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Why Door Gap Guages Are Essential Tools for Building Inspectors

A door gap gauge may seem like a minor piece of equipment, but it’s a vital tool for good building inspectors. A worker is only as good as their tools allow them to be, so it’s important to make sure you have the right tools for any job at hand. This is especially true for building inspectors and construction workers. Measurements can’t be close, they need to be as precise as possible. A precise door gap gauge is an essential piece of equipment for building inspectors, IOR’s, Fire Marshals and construction professionals.

A door gap gauge is a simple tool that can be used to measure the clearance requirements of doors per NFPA 80 code compliance. Since all it takes is a misaligned door, clearance requirements are among the most commonly cited issues for fire door non-compliance. When checking the clearance of a door, using a door gap gauge is faster and more accurate then using a tape measure. Having a door gap gauge will speed up the process of inspecting fire doors while reducing any potential errors. It’s as easy as sliding it under the door.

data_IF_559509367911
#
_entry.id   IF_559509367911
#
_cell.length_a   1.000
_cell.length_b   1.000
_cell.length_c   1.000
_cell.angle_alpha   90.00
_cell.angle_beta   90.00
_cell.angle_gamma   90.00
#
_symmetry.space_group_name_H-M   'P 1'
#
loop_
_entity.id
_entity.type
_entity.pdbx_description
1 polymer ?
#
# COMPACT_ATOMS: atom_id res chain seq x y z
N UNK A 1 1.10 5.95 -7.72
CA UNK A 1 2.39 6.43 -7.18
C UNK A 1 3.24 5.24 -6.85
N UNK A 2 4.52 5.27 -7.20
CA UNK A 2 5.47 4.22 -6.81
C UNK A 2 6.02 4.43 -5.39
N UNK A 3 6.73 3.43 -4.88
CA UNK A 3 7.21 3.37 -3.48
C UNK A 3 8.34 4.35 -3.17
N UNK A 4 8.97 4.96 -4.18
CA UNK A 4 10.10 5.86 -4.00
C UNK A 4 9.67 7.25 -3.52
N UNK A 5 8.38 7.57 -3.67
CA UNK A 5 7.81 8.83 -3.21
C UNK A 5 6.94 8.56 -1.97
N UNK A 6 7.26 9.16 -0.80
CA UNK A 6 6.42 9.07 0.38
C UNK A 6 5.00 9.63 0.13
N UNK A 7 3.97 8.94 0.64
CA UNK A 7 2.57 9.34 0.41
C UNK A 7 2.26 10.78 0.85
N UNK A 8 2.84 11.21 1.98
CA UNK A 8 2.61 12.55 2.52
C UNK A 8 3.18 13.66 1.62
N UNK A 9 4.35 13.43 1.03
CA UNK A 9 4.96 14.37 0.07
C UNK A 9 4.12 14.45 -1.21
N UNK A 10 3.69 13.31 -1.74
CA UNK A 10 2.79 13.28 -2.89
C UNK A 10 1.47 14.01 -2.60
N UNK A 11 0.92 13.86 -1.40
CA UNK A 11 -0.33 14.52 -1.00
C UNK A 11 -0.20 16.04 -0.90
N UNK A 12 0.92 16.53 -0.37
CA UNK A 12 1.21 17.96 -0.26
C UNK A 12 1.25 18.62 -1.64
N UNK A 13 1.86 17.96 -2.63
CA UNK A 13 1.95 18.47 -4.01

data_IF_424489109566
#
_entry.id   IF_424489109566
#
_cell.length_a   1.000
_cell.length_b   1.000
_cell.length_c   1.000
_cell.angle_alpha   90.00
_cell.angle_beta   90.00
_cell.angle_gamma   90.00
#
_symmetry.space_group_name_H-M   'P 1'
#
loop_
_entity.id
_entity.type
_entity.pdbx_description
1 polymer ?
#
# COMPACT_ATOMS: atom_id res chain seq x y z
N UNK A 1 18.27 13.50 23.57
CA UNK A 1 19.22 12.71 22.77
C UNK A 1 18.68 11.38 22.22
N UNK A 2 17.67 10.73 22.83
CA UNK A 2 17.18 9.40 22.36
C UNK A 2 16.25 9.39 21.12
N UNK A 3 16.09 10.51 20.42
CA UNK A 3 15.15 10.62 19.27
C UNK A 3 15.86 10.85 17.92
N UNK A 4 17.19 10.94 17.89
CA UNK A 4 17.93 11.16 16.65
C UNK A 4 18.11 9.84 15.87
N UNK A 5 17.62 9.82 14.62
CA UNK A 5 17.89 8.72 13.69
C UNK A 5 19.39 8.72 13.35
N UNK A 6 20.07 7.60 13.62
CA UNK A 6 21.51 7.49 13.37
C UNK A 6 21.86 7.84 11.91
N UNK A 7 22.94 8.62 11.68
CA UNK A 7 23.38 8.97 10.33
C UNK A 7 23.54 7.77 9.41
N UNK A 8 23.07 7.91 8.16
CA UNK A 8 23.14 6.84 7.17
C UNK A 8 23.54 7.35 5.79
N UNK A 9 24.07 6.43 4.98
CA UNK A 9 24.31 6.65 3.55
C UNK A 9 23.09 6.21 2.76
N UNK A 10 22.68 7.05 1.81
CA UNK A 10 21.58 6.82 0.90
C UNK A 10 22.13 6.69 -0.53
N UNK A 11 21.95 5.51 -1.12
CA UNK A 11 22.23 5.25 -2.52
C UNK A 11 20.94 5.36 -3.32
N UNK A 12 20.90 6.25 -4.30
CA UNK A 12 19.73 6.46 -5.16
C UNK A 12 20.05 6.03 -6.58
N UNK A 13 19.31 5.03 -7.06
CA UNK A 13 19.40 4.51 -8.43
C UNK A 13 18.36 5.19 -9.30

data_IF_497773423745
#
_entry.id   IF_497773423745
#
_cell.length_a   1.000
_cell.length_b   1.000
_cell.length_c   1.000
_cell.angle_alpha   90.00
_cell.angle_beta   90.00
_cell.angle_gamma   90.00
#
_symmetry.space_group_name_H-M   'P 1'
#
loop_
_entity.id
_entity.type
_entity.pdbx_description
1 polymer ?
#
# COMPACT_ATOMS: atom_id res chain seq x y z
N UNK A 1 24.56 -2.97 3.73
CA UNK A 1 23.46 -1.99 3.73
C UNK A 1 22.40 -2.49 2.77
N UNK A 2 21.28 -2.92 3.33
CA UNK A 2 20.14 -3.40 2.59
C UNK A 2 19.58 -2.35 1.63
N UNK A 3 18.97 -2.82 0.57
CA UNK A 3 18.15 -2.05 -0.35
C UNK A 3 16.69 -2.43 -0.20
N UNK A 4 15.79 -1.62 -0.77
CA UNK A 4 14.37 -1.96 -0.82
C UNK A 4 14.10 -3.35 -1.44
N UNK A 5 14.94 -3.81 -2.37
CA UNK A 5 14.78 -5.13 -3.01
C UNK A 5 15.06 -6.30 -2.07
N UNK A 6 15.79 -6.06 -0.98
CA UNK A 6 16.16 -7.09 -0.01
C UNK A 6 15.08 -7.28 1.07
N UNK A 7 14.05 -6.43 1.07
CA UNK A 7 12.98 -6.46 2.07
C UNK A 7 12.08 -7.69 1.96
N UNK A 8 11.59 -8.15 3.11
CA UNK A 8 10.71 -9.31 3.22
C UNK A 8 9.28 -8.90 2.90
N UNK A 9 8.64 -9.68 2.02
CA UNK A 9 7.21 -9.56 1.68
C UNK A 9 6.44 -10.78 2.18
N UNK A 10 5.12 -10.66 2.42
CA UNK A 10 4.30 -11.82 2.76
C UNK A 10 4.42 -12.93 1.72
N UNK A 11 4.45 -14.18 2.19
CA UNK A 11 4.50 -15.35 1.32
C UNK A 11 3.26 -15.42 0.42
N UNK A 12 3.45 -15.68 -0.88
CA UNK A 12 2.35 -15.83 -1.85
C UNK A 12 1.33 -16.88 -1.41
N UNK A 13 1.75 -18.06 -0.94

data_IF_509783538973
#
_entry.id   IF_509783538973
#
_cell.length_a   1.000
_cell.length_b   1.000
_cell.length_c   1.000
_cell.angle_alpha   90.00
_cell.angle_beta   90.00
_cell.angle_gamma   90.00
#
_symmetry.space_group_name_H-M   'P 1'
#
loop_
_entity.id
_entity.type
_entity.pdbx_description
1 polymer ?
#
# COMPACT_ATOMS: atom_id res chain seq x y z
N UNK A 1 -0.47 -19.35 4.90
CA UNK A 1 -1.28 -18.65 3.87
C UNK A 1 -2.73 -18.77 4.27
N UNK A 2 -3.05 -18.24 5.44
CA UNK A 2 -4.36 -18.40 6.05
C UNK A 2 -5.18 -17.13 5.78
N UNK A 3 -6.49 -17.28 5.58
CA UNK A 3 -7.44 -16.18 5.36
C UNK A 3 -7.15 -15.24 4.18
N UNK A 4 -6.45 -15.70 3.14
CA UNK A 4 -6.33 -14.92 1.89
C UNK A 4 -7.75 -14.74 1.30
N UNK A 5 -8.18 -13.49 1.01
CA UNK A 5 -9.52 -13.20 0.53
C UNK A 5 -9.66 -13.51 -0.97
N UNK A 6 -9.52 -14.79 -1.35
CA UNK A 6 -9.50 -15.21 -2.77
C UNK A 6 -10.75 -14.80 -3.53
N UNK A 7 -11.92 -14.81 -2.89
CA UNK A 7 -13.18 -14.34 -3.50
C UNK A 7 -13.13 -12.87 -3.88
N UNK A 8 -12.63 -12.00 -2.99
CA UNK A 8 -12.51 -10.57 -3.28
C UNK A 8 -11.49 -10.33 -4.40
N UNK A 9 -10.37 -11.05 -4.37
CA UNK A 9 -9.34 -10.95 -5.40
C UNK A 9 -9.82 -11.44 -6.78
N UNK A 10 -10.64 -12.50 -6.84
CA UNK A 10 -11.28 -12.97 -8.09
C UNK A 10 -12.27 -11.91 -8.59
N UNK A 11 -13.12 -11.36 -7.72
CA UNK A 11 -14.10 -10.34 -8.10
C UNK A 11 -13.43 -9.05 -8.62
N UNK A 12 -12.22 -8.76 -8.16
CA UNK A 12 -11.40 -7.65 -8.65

At All Things Building Inspector, we have door gap gauges in single packs up to multipacks with six door gap gauges. Depending on their size and purpose, buildings can have a large number of fire doors. A team of inspectors, each equipped with a door gap gauge can quickly check all the fire doors of a large structure. Fire door gap gauges are already inexpensive, so they easily pay for themselves in the time they save building inspectors.

Ensuring that doors don’t have gaps that are too large is important for the safety of the building occupants. Fire doors and walls are designed to prevent the spread of a fire. They are often used to protect escape routes like hallways and stairwells. If a door has large gaps, the fire could spread into these areas and trap people trying to evacuate.